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BIG DATA –Helping take control of Asia’s traffic woes

Many cities across Asia Pacific are notorious for terrible traffic. In fact, just recently there were reports of a horrific jam in China that lasted for over a week. Can you imagine the frustration of being caught in that?

While this is an extreme case, dealing with traffic congestion in bustling Asian cities is a daily reality. In highly populated cities or tourist hotspots such as Bangkok, Ho Chi Minh City and Jakarta, the roads are filled with buses, cars, taxis, motorbikes, bicycles and a lot of pedestrians. Staying off the roads doesn’t necessary help either. In Manila, you might even have to line up for over an hour just to ride the jam-packed Metro Rail Transit during rush hour.

Holiday season is even worse. Did you know that China’s railways carried a record 10.33 million passengers on the first day of its Golden Week holiday this year? As the New Year creeps closer, the idea of being trapped in the heavy holiday traffic is an impending worry for many travelingto family gatherings and other excursions.

Governments and city councils face huge challenges with their traffic and transit strategies, and are increasingly turning to technology for a solution. How? Every one of us is actually helping. As we send and receive information on our smart phones, tablets and laptops, we may be leaving an imprint of location, preference and behaviour data without even thinking about it. These are examples of Big Data, which when viewed from a macro perspective, can be used to identify trends and insights that can help tackle complex challenges such as traffic.

We’re seeing applications of this everywhere and in many different ways across Asia Pacific.

Da Nang, the biggest city on the South Central Coast of Vietnam has already started to tackle this issue by building a ‘smarter’ city using Big Data solutions based on Intel technology. Using the datacenter, Intel helped establish a new traffic control center with which city officials can monitor traffic and control the city’s traffic light system through a dashboard. Software and sensors have been embedded in roads, highways and on buses track whether there are traffic jams and the buses are running on time.

For example, if an accident causes a road blockage, lights can be adjusted to give more time to let cars caught up in the jam to pass through. Passengers will also be told when there are changes to the bus routes, time tables and estimated arrival times.

With a dense population, the Singapore government implemented heavy car taxes to keep its roads manageably clear of private motorists. People are encouraged to take public transport and one of the main modes of transport is their cabs.

However, when it rains in the city, cabs are nearly impossible to come by. This baffled everyone until a study using big data by the Singapore-MIT Alliance for Research and Technology found a surprising answer.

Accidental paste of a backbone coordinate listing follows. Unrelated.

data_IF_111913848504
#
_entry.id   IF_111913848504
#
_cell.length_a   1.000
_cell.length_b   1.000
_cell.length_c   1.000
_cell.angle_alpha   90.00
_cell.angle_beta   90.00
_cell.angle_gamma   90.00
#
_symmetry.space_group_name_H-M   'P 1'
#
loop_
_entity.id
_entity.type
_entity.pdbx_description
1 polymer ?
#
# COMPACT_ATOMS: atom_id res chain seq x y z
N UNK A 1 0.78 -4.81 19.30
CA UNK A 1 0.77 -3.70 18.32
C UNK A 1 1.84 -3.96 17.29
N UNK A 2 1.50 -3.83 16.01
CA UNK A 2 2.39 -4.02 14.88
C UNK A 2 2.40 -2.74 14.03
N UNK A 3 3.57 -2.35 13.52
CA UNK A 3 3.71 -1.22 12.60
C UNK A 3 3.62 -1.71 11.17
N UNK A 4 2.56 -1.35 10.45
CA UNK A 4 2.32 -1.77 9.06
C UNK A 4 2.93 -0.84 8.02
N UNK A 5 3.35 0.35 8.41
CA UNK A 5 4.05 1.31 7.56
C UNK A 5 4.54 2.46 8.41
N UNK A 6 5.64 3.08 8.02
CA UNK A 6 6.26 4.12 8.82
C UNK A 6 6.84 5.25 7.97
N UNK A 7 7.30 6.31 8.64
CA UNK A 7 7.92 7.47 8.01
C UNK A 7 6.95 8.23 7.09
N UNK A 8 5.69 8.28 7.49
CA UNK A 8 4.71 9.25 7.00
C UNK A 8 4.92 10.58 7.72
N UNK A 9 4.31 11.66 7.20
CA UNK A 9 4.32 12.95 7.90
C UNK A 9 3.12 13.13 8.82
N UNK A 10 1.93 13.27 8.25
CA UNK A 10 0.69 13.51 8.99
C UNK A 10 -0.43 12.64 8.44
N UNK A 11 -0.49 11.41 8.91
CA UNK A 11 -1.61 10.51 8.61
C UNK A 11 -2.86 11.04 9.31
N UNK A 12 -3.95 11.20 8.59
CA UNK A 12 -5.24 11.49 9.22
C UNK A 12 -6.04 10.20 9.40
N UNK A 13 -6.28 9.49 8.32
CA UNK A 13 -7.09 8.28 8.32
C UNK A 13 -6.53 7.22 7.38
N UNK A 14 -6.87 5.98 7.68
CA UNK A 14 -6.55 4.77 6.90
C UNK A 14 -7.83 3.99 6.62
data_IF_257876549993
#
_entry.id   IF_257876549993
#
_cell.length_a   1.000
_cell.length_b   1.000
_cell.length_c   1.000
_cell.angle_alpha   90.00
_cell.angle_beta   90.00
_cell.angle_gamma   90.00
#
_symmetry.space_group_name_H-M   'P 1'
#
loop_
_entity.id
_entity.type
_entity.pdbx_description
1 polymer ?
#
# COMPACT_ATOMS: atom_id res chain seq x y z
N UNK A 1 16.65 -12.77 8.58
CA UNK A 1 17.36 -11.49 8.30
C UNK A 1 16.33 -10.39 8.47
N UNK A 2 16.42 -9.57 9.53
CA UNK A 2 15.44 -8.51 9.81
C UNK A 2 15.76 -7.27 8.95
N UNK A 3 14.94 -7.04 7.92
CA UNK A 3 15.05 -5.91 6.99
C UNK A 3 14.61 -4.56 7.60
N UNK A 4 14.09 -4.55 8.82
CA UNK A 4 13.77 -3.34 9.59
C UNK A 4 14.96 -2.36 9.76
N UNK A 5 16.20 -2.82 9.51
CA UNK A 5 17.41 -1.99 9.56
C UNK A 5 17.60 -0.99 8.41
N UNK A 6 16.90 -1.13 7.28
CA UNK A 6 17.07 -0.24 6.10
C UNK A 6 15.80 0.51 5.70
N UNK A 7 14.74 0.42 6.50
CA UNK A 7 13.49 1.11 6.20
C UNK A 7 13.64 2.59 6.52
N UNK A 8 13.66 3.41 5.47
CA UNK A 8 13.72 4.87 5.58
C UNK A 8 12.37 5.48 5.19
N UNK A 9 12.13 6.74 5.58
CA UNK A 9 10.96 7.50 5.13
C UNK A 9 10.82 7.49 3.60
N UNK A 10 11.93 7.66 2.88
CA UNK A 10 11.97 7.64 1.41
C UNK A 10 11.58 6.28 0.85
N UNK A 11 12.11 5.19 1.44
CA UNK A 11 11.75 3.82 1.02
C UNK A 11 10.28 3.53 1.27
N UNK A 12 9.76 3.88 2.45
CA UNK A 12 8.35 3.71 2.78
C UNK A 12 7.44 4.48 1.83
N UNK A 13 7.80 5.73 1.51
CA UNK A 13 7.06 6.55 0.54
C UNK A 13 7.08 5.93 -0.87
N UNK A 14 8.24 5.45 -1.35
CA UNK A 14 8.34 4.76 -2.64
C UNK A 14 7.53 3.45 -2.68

In fact, when it rains, cab drivers pull over rather than pick up passengers.

Digging deeper, the researcher found that this mentality actually stemmed from a decades-old policy that still requires drivers to put up a $1,000 bond when they’re in an accident. When the policy was initially implemented, drivers could be cleared and returned the money the next day. But now that it can take months for drivers to get their money back. So what do they do? They choose to play it safe and stay off the roads in bad weather to avoid the risk.

The policy is now being questioned in Singapore, which it shows how data insights can help cities understand and improve urban movement.

Similarly, Shanghai has deployed surveillance and safety technology using Intel technology to achieve a real-time insight into traffic on the city’s roads. With the processing capabilities enabled by Intel’s processors, Shanghai can capture a plethora of data relating to the cars on its roads – from the color, direction, model and behavior – and analyze it accordingly to ensure traffic continues to move safely. For example, being able to identify stretches of road where there are lots of traffic jams or where drivers commit a series of illegal offences, the city of Shanghai could introduce a number of safety measures, such as wider roads or traffic signals, aimed at resolving congestion and increasing driver awareness.

As traffic data continues to grow, it’s possible to identify more innovative ways to use this information into useful applications on the road. Synchronized traffic lights are not the only thing in store for us. Our cities will run more smoothly, and we’ll be able to trust that traffic jams will be dealt with more quickly and the frustrating hour-long wait for public transport will a nostalgic thing of the past.  

This is just one of the more unexpected areas in our life where Big Data is working in invisible ways create exciting transformations to our lives. The possibilities are incredible and the opportunity is huge. If you thought the internet changed your world, it’s time to get excited about what ‘Big Data’ will improve in our future. 

The author Naveed Siraj is Country Manager, Intel Pakistan


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